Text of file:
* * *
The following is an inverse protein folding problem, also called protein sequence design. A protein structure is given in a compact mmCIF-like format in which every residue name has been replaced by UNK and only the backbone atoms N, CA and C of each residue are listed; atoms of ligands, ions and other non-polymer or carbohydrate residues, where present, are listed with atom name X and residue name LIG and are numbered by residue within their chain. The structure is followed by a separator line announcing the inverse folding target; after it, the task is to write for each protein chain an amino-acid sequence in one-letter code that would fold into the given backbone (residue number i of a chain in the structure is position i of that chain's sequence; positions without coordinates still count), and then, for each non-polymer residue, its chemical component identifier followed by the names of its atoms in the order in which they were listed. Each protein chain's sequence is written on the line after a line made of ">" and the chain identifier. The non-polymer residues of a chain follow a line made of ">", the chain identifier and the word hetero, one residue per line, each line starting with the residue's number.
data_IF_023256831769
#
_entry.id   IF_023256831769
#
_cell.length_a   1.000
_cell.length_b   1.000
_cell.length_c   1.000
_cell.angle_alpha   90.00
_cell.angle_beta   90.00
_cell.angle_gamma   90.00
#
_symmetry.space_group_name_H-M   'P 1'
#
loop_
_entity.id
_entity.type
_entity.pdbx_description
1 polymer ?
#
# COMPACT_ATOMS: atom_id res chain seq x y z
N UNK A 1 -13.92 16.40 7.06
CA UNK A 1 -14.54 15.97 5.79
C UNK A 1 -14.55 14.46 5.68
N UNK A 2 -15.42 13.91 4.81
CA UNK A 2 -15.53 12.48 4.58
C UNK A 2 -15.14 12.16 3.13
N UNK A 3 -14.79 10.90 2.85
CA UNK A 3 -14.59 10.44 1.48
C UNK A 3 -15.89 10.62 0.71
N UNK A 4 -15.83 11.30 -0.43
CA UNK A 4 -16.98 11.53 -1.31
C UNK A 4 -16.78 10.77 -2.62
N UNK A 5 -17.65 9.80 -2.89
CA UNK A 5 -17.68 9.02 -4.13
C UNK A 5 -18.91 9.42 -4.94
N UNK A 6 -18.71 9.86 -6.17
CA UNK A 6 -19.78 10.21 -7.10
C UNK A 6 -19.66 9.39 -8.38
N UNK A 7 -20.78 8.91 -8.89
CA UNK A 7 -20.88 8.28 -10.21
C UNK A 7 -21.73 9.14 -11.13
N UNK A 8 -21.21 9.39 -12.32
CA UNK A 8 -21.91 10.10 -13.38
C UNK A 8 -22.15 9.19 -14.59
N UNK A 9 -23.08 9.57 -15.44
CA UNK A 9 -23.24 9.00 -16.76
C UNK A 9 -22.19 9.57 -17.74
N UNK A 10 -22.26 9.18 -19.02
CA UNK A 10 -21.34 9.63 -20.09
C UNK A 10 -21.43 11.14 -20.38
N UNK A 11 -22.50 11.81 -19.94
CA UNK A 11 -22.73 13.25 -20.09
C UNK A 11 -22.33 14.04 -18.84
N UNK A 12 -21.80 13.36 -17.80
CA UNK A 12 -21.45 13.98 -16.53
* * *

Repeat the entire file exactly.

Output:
The following is an inverse protein folding problem, also called protein sequence design. A protein structure is given in a compact mmCIF-like format in which every residue name has been replaced by UNK and only the backbone atoms N, CA and C of each residue are listed; atoms of ligands, ions and other non-polymer or carbohydrate residues, where present, are listed with atom name X and residue name LIG and are numbered by residue within their chain. The structure is followed by a separator line announcing the inverse folding target; after it, the task is to write for each protein chain an amino-acid sequence in one-letter code that would fold into the given backbone (residue number i of a chain in the structure is position i of that chain's sequence; positions without coordinates still count), and then, for each non-polymer residue, its chemical component identifier followed by the names of its atoms in the order in which they were listed. Each protein chain's sequence is written on the line after a line made of ">" and the chain identifier. The non-polymer residues of a chain follow a line made of ">", the chain identifier and the word hetero, one residue per line, each line starting with the residue's number.
data_IF_023256831769
#
_entry.id   IF_023256831769
#
_cell.length_a   1.000
_cell.length_b   1.000
_cell.length_c   1.000
_cell.angle_alpha   90.00
_cell.angle_beta   90.00
_cell.angle_gamma   90.00
#
_symmetry.space_group_name_H-M   'P 1'
#
loop_
_entity.id
_entity.type
_entity.pdbx_description
1 polymer ?
#
# COMPACT_ATOMS: atom_id res chain seq x y z
N UNK A 1 -13.92 16.40 7.06
CA UNK A 1 -14.54 15.97 5.79
C UNK A 1 -14.55 14.46 5.68
N UNK A 2 -15.42 13.91 4.81
CA UNK A 2 -15.53 12.48 4.58
C UNK A 2 -15.14 12.16 3.13
N UNK A 3 -14.79 10.90 2.85
CA UNK A 3 -14.59 10.44 1.48
C UNK A 3 -15.89 10.62 0.71
N UNK A 4 -15.83 11.30 -0.43
CA UNK A 4 -16.98 11.53 -1.31
C UNK A 4 -16.78 10.77 -2.62
N UNK A 5 -17.65 9.80 -2.89
CA UNK A 5 -17.68 9.02 -4.13
C UNK A 5 -18.91 9.42 -4.94
N UNK A 6 -18.71 9.86 -6.17
CA UNK A 6 -19.78 10.21 -7.10
C UNK A 6 -19.66 9.39 -8.38
N UNK A 7 -20.78 8.91 -8.89
CA UNK A 7 -20.88 8.28 -10.21
C UNK A 7 -21.73 9.14 -11.13
N UNK A 8 -21.21 9.39 -12.32
CA UNK A 8 -21.91 10.10 -13.38
C UNK A 8 -22.15 9.19 -14.59
N UNK A 9 -23.08 9.57 -15.44
CA UNK A 9 -23.24 9.00 -16.76
C UNK A 9 -22.19 9.57 -17.74
N UNK A 10 -22.26 9.18 -19.02
CA UNK A 10 -21.34 9.63 -20.09
C UNK A 10 -21.43 11.14 -20.38
N UNK A 11 -22.50 11.81 -19.94
CA UNK A 11 -22.73 13.25 -20.09
C UNK A 11 -22.33 14.04 -18.84
N UNK A 12 -21.80 13.36 -17.80
CA UNK A 12 -21.45 13.98 -16.53